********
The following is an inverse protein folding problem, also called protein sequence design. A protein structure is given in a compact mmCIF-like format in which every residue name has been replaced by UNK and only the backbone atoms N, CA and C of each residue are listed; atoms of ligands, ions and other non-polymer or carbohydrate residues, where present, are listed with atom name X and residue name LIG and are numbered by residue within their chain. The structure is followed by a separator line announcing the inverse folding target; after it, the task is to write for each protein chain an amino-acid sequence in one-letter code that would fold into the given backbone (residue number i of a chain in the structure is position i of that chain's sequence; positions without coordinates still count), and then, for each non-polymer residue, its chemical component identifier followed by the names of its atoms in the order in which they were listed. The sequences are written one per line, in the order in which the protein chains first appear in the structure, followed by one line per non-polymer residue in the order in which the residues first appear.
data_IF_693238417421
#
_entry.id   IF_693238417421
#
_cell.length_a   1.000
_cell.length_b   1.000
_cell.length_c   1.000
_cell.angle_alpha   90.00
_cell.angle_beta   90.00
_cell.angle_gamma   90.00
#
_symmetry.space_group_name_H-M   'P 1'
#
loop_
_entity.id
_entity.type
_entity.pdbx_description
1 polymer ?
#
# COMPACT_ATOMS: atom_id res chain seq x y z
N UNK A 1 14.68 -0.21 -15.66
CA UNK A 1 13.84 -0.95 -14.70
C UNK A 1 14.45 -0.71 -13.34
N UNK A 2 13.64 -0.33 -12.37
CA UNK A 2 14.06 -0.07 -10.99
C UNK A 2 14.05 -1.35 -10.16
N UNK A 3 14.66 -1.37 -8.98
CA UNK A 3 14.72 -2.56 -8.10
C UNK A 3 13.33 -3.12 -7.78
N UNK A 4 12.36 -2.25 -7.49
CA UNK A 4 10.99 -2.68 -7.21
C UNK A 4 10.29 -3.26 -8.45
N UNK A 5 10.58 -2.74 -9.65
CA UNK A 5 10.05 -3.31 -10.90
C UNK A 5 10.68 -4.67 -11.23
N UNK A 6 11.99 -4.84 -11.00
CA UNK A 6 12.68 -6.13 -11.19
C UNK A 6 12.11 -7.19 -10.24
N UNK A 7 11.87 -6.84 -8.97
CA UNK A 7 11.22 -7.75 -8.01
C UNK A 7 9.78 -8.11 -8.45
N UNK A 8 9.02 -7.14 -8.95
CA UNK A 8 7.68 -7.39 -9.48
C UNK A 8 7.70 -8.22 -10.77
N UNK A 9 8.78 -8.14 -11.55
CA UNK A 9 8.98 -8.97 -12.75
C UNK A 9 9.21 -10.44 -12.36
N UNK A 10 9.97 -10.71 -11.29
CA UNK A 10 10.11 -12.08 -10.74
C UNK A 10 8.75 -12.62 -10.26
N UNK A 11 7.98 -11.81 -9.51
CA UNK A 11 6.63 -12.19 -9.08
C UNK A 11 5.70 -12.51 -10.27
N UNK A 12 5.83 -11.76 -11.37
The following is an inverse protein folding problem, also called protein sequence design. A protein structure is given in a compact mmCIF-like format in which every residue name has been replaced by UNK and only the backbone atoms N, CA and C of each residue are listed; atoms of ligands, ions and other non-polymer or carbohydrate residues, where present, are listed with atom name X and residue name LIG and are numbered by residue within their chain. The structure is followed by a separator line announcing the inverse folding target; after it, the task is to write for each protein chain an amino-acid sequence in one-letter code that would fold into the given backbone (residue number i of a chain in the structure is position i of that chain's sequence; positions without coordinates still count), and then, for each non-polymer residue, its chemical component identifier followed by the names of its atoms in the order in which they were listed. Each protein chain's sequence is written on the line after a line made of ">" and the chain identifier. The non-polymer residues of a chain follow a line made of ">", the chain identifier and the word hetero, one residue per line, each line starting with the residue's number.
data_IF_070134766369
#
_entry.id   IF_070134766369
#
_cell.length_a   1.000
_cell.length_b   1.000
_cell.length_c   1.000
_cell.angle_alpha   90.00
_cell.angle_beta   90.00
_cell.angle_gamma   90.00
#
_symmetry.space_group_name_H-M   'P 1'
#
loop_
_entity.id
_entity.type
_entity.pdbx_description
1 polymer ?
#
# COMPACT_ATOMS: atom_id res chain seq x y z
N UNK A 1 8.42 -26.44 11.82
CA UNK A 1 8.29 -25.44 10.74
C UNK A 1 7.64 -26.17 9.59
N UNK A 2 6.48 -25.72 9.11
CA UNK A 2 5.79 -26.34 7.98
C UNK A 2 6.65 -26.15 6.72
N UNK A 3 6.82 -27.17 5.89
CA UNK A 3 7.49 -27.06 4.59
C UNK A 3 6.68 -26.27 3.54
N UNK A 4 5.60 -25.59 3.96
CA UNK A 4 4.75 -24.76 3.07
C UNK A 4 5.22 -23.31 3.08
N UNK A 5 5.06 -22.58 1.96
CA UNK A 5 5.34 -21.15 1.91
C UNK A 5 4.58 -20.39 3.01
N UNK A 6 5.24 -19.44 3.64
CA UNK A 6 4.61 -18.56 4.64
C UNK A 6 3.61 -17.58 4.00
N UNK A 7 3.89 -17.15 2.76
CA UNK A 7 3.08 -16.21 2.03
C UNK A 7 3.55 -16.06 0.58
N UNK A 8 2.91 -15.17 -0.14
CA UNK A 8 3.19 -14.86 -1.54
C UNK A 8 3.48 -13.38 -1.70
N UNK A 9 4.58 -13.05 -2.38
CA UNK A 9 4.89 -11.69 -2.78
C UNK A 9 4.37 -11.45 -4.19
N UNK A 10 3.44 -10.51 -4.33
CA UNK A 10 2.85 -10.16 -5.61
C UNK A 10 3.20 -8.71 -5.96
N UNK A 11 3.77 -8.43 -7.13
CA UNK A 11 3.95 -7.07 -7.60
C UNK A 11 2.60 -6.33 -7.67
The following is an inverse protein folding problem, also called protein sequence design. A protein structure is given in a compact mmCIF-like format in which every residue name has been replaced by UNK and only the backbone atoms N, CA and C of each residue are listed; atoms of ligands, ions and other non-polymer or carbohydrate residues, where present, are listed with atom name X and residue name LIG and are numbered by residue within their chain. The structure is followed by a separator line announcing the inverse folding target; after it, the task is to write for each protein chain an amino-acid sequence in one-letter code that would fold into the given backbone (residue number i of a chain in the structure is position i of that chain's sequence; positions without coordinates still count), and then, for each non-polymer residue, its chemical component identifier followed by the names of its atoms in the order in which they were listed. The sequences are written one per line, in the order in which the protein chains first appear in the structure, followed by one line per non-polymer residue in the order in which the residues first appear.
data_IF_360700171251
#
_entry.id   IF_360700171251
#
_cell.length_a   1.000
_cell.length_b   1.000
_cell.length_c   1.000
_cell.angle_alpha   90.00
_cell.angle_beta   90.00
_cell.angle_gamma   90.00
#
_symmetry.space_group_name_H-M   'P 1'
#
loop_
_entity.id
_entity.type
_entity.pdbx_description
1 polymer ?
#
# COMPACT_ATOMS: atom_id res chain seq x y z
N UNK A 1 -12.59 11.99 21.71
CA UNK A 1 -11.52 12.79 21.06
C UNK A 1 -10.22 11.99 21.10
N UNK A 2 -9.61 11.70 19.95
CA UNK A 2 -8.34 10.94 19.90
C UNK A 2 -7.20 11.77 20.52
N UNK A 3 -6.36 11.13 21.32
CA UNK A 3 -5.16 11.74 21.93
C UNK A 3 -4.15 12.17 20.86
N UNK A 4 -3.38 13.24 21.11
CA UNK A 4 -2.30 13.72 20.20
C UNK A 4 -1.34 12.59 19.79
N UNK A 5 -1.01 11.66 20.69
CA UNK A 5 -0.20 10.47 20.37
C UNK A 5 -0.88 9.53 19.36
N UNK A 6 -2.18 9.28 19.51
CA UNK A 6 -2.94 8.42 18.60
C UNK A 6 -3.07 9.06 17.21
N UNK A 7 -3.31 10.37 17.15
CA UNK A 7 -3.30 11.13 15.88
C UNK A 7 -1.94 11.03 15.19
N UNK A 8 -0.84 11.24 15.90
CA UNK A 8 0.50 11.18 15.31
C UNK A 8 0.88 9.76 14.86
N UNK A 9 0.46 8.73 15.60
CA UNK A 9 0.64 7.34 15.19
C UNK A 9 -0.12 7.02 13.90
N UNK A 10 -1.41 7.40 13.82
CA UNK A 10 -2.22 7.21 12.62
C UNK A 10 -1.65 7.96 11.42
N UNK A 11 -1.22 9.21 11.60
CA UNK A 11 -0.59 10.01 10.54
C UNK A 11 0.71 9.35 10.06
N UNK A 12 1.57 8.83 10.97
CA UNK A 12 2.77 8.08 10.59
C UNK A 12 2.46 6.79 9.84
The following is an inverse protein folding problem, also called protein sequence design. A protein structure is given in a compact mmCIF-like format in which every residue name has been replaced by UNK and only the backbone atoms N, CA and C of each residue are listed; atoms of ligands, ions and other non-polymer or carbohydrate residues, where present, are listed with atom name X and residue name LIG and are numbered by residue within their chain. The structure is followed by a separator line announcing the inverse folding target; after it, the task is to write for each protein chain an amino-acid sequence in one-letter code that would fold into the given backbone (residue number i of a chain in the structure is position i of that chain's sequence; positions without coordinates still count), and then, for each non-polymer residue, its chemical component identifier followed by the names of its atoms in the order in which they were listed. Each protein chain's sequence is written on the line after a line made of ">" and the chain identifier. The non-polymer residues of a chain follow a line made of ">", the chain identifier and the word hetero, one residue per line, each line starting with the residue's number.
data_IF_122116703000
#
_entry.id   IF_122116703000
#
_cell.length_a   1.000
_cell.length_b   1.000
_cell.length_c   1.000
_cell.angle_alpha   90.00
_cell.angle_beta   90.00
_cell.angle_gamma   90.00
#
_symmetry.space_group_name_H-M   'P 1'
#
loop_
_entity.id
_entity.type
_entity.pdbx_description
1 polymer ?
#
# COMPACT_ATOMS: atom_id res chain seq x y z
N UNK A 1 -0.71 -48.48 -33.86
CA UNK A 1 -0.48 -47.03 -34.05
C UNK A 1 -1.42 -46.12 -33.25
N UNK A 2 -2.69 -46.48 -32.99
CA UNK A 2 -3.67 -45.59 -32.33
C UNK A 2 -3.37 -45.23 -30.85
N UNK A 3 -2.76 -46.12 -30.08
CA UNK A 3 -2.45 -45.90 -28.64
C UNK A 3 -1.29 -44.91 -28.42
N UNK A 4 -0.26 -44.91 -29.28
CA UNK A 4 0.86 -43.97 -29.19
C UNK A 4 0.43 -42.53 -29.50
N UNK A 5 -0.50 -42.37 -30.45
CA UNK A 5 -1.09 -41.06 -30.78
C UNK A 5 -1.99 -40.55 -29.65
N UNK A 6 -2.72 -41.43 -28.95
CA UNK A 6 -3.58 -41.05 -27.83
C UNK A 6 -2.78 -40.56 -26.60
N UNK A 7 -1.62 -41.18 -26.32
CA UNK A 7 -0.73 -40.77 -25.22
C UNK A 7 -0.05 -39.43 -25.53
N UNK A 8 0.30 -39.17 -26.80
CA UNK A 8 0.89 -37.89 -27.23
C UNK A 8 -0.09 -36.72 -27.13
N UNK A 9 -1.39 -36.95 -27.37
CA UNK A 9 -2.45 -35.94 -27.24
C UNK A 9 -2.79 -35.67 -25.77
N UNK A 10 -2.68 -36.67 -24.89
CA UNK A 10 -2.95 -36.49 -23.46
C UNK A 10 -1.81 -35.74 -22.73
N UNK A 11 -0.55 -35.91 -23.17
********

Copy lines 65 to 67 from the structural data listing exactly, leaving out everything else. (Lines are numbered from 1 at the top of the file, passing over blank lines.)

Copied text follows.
_cell.angle_beta   90.00
_cell.angle_gamma   90.00
#